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Residents have more antipsychotics, GP visits but fewer hospitalisations


People in residential aged care are much more likely to have antipsychotic medications than those receiving aged care and support services in the home, a new report from the Australian Institute for Health and Welfare shows.

The report released last week uses 2016-17 data to explore how people’s use of primary care, medicines and hospitals varies with use of aged care.

It looks at people aged 50 and over who used only one type of aged care program during the year – residential aged care, home care under the Home Care Packages Program, or home support under the Commonwealth Home Support System – or no aged care services.

It found that 28 per cent of aged care residents had at least one antipsychotic dispensed compared to 8 per cent of home care and 4 per cent of home support clients.

Residents living in government-run aged care facilities were the most likely to have one antipsychotic dispensed (33-36 per cent) followed by those living in privately-owned facilities (28-32 per cent) and residents living in not-for-profit run aged care facilities (26-27 per cent).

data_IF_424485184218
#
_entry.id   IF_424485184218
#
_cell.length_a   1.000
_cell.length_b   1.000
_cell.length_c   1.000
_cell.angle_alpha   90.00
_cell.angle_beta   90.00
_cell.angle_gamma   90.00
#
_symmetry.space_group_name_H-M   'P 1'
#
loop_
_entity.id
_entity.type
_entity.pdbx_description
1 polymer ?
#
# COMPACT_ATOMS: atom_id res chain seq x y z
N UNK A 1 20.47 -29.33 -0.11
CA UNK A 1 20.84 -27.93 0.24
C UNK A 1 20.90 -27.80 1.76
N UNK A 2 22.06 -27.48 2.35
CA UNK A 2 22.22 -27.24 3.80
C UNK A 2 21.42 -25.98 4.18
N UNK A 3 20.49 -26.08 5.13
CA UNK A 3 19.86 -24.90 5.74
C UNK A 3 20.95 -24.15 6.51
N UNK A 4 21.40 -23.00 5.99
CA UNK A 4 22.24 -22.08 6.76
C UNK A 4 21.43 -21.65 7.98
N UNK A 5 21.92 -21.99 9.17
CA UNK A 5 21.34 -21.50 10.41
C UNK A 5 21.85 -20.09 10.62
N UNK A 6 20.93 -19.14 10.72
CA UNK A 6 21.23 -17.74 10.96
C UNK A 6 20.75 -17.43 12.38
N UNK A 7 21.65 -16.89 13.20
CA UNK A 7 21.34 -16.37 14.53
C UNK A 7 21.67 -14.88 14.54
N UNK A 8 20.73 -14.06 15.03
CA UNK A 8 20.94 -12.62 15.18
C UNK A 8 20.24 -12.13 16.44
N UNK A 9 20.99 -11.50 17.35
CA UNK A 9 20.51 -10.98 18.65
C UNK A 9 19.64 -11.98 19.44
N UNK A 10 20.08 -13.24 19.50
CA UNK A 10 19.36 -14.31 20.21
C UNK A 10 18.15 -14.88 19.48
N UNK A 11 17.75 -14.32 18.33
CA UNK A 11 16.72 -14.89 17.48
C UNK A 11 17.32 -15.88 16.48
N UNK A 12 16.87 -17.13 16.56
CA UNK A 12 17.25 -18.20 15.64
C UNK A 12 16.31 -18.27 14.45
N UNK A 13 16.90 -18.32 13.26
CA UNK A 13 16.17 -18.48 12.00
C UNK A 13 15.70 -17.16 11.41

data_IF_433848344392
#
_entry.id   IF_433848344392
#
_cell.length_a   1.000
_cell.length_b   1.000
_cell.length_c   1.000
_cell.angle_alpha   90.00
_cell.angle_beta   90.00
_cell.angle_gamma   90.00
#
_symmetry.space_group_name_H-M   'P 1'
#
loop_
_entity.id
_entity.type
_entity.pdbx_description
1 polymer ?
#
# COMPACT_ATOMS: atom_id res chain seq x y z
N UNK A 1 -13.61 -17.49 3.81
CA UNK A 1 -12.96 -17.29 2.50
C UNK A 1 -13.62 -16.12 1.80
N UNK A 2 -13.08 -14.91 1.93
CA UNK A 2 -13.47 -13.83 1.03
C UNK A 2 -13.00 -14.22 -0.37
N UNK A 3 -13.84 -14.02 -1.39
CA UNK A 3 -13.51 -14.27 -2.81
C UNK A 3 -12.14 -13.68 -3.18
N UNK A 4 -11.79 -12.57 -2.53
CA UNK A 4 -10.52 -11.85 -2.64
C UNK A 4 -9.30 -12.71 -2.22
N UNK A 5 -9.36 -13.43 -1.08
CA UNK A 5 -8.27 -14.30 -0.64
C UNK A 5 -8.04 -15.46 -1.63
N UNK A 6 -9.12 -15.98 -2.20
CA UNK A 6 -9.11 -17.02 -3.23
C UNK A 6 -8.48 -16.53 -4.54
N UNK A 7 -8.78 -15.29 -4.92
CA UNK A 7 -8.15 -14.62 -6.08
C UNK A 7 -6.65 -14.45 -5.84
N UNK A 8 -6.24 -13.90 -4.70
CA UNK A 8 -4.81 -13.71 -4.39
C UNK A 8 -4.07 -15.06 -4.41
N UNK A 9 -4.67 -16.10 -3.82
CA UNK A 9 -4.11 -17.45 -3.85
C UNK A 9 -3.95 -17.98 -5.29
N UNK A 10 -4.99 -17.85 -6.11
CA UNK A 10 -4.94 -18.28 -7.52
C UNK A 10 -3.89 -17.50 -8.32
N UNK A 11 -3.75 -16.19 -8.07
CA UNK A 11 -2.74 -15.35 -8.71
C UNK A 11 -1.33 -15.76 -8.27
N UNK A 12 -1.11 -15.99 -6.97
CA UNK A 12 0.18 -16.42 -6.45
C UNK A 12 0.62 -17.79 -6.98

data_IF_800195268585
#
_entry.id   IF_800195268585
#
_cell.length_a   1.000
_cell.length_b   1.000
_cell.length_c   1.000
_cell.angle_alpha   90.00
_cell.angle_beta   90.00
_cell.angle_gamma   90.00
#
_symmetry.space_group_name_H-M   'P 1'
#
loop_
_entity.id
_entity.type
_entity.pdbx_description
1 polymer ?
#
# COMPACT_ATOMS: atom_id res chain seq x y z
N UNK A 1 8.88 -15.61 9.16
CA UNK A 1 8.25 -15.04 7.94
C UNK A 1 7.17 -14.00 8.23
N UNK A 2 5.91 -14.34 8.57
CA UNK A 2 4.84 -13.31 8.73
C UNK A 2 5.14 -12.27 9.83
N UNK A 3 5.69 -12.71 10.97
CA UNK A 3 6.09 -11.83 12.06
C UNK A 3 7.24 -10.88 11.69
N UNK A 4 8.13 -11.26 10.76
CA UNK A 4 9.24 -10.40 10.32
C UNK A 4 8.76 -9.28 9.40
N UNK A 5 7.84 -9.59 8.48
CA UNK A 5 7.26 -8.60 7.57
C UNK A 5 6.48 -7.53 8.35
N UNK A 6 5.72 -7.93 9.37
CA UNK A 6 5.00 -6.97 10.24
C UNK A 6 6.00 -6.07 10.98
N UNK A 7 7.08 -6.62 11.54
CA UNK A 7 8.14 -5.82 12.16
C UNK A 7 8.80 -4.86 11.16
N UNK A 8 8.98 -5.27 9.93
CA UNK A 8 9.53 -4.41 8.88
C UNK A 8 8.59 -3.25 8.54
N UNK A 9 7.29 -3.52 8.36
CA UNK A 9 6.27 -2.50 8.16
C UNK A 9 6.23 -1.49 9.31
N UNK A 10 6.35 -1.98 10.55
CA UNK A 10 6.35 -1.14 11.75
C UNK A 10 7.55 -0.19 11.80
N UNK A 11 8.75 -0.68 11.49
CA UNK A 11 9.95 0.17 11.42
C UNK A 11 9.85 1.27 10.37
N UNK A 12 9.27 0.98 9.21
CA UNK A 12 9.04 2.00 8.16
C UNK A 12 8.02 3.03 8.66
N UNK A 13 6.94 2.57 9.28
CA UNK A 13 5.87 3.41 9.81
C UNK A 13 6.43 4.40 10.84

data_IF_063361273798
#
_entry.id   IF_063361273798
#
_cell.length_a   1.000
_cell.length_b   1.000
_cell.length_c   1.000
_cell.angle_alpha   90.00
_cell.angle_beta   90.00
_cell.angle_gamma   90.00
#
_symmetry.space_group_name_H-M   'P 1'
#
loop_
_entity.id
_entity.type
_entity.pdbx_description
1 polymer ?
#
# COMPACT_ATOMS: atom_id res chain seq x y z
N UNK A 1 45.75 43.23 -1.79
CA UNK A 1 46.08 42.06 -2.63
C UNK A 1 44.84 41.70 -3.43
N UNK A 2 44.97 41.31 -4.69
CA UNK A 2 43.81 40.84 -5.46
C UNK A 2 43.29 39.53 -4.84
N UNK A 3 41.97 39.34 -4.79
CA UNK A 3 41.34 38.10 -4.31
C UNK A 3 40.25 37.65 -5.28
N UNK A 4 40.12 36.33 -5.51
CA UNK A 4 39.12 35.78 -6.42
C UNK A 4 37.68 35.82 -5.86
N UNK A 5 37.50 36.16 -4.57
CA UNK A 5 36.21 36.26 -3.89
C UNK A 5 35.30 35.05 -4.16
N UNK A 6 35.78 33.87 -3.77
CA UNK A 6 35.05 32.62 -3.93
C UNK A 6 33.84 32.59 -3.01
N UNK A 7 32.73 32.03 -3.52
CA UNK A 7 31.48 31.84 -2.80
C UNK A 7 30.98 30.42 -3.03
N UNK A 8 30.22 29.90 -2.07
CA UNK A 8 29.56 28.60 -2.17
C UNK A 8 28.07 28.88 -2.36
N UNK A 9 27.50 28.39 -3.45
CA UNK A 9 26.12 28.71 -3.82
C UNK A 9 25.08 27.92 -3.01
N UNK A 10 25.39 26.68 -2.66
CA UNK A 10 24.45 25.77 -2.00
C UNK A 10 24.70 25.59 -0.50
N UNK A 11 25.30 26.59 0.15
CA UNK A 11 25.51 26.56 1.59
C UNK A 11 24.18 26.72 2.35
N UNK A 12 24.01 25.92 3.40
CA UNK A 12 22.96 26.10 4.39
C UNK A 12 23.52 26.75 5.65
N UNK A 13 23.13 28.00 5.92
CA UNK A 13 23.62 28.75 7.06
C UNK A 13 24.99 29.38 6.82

Use of primary, hospital services varies

Aged care residents were less likely to have at least one general practitioner visit (92 per cent) than home care (98 per cent) and home support (96 per cent) clients.

However, on average aged care residents had 25 visits a year, which is almost once a fortnight, compared to an average of 16 and 17 visits respectively for home care and home support recipients.

The report found aged care residents were less likely to visit hospital emergency (32 per cent) than people using home care (38 per cent) or home support (37 per cent) services.

Aged care residents were also less likely to be hospitalised (37 per cent) than home care (58 per cent) and home support (51 per cent) recipients but people not accessing any aged care service were the least likely (14 per cent).

Of those who were hospitalised, aged care residents were more likely to be admitted for a fall-related injury (10 per cent) than those receiving home care (2 per cent) and home support (6 per cent).

Report shows potential power of data

AIHW spokesperson Louise York said linking existing data allows them to study and discover trends in how individuals use health and aged care services.

“This report illustrates the potential power of data to build an evidence base in key areas of social policy,” Ms York said.

As expected, aged care and support recipients were more likely to use GP and hospital services than non recipients, but the frequency of health care use varied by type of aged care program, Ms York said.

The analysis provides a useful baseline for future work, she said.

“The AIHW will continue to build a more robust approach to national data on health and aged care, which can be used to inform improvements in services for older Australians,” she said.

Access the report, Interfaces between the aged care and health systems in Australia – first results, here.

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